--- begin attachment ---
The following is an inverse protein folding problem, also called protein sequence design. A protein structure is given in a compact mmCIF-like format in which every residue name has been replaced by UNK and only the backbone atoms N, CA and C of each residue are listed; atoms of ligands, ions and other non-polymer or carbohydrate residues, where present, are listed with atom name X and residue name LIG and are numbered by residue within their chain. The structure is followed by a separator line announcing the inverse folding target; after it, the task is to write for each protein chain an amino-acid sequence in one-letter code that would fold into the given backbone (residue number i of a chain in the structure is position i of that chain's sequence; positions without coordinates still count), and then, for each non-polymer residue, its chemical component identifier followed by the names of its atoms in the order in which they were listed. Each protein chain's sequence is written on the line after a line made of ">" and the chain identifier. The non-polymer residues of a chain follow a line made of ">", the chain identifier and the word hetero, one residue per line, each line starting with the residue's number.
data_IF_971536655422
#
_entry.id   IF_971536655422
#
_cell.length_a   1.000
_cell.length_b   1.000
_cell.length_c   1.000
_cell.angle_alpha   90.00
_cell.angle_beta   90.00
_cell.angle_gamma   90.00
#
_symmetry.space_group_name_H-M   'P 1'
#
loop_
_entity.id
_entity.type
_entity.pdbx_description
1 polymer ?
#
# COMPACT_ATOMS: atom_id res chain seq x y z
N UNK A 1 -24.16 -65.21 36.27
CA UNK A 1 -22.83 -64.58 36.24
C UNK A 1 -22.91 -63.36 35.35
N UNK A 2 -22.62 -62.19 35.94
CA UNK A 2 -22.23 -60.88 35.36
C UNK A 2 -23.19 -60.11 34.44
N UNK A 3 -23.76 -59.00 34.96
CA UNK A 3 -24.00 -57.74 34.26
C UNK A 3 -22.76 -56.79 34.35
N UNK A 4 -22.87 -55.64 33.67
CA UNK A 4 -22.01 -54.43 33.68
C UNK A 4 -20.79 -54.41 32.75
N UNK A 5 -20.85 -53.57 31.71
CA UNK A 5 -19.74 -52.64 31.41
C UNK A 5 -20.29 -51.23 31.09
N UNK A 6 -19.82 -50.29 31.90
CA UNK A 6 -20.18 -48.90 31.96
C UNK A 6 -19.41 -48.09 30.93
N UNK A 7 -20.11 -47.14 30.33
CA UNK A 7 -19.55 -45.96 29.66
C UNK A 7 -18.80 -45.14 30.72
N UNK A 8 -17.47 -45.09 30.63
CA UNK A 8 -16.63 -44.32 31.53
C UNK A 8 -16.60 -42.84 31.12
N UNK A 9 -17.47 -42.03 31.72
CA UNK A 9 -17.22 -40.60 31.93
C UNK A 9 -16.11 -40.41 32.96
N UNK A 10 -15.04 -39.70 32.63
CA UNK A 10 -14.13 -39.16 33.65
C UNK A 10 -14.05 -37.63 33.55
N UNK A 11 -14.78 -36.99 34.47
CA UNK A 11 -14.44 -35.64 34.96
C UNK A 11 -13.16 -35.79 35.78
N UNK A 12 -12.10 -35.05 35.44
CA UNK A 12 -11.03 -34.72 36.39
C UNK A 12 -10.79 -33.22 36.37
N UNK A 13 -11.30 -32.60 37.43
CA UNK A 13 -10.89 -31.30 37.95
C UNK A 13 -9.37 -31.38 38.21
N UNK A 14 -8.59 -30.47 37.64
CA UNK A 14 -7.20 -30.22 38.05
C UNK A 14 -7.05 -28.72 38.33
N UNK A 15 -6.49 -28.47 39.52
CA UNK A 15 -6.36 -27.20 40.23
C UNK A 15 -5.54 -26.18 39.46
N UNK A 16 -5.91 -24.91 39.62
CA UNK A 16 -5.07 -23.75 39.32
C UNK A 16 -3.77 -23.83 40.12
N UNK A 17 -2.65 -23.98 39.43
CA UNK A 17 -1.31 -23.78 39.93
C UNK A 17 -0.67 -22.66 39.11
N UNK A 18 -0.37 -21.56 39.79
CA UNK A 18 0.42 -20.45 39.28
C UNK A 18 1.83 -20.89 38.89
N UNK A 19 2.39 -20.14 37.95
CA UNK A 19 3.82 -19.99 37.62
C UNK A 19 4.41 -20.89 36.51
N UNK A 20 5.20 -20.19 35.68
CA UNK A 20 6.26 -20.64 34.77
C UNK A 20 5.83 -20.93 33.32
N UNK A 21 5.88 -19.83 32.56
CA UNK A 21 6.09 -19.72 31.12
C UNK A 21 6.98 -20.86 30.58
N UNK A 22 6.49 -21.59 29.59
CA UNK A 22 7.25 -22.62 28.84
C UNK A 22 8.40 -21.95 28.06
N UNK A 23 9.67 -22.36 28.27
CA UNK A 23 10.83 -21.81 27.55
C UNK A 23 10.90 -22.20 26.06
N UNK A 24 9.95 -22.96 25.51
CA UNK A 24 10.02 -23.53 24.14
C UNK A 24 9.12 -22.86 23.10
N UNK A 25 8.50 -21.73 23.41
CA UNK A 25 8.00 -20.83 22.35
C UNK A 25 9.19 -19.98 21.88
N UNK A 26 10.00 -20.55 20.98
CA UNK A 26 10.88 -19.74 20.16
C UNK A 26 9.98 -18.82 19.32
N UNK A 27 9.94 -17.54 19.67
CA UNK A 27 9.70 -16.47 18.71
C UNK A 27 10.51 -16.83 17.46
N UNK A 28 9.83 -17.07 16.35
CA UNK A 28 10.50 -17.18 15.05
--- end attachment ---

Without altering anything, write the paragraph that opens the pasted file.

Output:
The following is an inverse protein folding problem, also called protein sequence design. A protein structure is given in a compact mmCIF-like format in which every residue name has been replaced by UNK and only the backbone atoms N, CA and C of each residue are listed; atoms of ligands, ions and other non-polymer or carbohydrate residues, where present, are listed with atom name X and residue name LIG and are numbered by residue within their chain. The structure is followed by a separator line announcing the inverse folding target; after it, the task is to write for each protein chain an amino-acid sequence in one-letter code that would fold into the given backbone (residue number i of a chain in the structure is position i of that chain's sequence; positions without coordinates still count), and then, for each non-polymer residue, its chemical component identifier followed by the names of its atoms in the order in which they were listed. Each protein chain's sequence is written on the line after a line made of ">" and the chain identifier. The non-polymer residues of a chain follow a line made of ">", the chain identifier and the word hetero, one residue per line, each line starting with the residue's number.